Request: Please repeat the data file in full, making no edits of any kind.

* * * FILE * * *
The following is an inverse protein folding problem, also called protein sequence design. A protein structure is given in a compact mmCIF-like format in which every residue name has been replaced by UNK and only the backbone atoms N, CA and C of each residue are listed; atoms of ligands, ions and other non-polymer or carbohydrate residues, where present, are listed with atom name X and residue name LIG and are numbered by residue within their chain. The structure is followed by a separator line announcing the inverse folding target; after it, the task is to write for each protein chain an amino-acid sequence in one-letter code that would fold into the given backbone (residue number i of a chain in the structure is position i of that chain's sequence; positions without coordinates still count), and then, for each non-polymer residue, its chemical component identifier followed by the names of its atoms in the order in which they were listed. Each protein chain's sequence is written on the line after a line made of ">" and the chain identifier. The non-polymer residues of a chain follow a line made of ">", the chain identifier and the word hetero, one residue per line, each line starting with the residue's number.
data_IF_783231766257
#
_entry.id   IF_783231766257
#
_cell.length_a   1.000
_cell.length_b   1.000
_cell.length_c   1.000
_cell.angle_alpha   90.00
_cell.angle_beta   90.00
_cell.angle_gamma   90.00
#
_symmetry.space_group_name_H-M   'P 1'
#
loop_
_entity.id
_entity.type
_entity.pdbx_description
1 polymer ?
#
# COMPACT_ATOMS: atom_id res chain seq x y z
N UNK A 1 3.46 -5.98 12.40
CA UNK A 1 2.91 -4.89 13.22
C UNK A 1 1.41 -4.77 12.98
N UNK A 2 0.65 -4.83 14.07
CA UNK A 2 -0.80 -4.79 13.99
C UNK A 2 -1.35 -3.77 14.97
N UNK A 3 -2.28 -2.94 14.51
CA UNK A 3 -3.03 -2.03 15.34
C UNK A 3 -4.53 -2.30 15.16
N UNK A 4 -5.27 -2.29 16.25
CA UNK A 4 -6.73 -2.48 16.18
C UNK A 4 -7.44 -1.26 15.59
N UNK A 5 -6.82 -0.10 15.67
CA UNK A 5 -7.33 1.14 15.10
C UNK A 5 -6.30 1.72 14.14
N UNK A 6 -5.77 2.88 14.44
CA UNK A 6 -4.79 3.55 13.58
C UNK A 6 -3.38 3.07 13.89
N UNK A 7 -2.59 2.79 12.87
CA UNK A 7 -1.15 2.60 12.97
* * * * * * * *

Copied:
The following is an inverse protein folding problem, also called protein sequence design. A protein structure is given in a compact mmCIF-like format in which every residue name has been replaced by UNK and only the backbone atoms N, CA and C of each residue are listed; atoms of ligands, ions and other non-polymer or carbohydrate residues, where present, are listed with atom name X and residue name LIG and are numbered by residue within their chain. The structure is followed by a separator line announcing the inverse folding target; after it, the task is to write for each protein chain an amino-acid sequence in one-letter code that would fold into the given backbone (residue number i of a chain in the structure is position i of that chain's sequence; positions without coordinates still count), and then, for each non-polymer residue, its chemical component identifier followed by the names of its atoms in the order in which they were listed. Each protein chain's sequence is written on the line after a line made of ">" and the chain identifier. The non-polymer residues of a chain follow a line made of ">", the chain identifier and the word hetero, one residue per line, each line starting with the residue's number.
data_IF_783231766257
#
_entry.id   IF_783231766257
#
_cell.length_a   1.000
_cell.length_b   1.000
_cell.length_c   1.000
_cell.angle_alpha   90.00
_cell.angle_beta   90.00
_cell.angle_gamma   90.00
#
_symmetry.space_group_name_H-M   'P 1'
#
loop_
_entity.id
_entity.type
_entity.pdbx_description
1 polymer ?
#
# COMPACT_ATOMS: atom_id res chain seq x y z
N UNK A 1 3.46 -5.98 12.40
CA UNK A 1 2.91 -4.89 13.22
C UNK A 1 1.41 -4.77 12.98
N UNK A 2 0.65 -4.83 14.07
CA UNK A 2 -0.80 -4.79 13.99
C UNK A 2 -1.35 -3.77 14.97
N UNK A 3 -2.28 -2.94 14.51
CA UNK A 3 -3.03 -2.03 15.34
C UNK A 3 -4.53 -2.30 15.16
N UNK A 4 -5.27 -2.29 16.25
CA UNK A 4 -6.73 -2.48 16.18
C UNK A 4 -7.44 -1.26 15.59
N UNK A 5 -6.82 -0.10 15.67
CA UNK A 5 -7.33 1.14 15.10
C UNK A 5 -6.30 1.72 14.14
N UNK A 6 -5.77 2.88 14.44
CA UNK A 6 -4.79 3.55 13.58
C UNK A 6 -3.38 3.07 13.89
N UNK A 7 -2.59 2.79 12.87
CA UNK A 7 -1.15 2.60 12.97